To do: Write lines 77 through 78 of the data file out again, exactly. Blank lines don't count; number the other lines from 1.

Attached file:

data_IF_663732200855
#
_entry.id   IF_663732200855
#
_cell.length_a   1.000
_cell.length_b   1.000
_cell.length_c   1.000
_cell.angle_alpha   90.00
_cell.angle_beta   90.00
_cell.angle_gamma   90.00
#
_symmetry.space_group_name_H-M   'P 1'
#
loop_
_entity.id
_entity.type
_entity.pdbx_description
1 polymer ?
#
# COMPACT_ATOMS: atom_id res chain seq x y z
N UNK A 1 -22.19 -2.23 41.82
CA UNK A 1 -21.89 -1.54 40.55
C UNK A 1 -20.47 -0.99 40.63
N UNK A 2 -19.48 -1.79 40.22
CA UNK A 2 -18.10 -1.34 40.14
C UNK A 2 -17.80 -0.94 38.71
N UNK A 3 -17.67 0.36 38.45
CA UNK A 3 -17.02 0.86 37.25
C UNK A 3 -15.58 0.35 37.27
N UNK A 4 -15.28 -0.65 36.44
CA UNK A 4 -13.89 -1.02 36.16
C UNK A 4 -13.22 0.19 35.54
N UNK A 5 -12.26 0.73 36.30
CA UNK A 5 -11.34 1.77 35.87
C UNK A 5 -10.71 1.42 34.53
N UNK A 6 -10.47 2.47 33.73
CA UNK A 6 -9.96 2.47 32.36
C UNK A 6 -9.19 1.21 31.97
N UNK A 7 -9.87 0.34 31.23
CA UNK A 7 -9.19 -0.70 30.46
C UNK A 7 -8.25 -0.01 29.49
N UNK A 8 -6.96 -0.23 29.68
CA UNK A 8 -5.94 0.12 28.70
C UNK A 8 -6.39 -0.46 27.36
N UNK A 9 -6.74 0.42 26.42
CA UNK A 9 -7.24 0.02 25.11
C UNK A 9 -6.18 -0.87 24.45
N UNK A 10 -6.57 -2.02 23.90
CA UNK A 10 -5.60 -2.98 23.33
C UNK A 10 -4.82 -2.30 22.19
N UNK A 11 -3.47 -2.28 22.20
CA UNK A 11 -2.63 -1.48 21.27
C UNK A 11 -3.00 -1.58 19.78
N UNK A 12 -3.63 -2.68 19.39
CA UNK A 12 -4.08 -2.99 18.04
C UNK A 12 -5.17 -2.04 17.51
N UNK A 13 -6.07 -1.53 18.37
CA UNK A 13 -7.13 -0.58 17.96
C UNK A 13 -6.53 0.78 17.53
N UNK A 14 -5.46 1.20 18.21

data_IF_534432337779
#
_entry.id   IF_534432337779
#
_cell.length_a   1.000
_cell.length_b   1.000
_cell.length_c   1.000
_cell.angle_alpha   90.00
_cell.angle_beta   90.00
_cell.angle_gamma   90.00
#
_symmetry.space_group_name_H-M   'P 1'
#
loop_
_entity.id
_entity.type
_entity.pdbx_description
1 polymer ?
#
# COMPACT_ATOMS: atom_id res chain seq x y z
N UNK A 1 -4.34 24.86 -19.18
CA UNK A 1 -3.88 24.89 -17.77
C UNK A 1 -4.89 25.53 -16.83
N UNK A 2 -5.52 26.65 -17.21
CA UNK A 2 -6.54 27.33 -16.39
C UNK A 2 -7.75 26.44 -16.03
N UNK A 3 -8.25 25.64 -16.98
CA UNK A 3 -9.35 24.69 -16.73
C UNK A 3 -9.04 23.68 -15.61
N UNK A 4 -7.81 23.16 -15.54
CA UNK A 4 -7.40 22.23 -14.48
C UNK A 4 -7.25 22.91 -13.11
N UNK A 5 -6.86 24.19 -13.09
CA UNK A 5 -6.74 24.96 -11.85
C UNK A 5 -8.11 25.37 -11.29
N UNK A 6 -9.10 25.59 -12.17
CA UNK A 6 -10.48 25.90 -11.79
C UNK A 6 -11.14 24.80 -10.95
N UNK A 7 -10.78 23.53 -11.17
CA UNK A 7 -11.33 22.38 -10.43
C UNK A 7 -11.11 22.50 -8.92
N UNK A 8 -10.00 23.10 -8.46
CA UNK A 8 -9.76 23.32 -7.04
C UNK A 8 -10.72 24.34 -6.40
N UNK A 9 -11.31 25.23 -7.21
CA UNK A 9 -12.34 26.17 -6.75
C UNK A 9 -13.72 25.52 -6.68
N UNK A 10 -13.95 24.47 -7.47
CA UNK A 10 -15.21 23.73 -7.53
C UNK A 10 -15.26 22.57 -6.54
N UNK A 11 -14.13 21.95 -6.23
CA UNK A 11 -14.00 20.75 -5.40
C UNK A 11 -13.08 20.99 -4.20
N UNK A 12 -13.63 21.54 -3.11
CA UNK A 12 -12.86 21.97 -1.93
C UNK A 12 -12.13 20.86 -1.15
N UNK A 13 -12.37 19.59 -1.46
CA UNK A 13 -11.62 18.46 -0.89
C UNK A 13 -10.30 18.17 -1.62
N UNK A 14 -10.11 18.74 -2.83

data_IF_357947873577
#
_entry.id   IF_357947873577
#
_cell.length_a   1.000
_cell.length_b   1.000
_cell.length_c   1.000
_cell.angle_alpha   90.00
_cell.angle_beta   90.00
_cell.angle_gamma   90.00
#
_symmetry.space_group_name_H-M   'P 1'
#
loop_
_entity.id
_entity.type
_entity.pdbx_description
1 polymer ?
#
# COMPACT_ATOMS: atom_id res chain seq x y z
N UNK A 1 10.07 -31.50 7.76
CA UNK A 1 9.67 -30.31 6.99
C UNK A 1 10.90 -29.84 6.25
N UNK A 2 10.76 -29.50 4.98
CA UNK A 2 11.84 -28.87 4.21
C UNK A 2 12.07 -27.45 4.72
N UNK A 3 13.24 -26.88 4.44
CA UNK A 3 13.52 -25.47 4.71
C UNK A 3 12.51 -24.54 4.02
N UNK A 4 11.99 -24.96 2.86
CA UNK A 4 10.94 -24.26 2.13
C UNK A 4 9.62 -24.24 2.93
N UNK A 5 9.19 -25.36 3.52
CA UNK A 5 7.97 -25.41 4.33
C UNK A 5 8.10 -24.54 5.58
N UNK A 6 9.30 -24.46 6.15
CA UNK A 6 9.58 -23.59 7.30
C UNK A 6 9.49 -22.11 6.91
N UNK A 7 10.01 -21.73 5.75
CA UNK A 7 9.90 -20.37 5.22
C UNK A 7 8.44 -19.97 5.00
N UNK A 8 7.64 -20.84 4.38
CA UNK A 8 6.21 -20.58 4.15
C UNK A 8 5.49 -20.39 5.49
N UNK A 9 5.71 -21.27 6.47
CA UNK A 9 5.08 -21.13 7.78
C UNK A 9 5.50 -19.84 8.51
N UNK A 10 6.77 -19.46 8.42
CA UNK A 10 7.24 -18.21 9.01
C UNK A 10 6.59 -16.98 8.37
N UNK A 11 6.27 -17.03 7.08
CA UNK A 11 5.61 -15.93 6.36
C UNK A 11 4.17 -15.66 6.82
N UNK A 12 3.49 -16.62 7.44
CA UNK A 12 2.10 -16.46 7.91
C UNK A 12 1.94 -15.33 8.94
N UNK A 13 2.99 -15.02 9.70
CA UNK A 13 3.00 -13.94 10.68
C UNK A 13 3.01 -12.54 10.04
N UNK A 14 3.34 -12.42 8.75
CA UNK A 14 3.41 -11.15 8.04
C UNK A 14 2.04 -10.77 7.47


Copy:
_entity.pdbx_description
1 polymer ?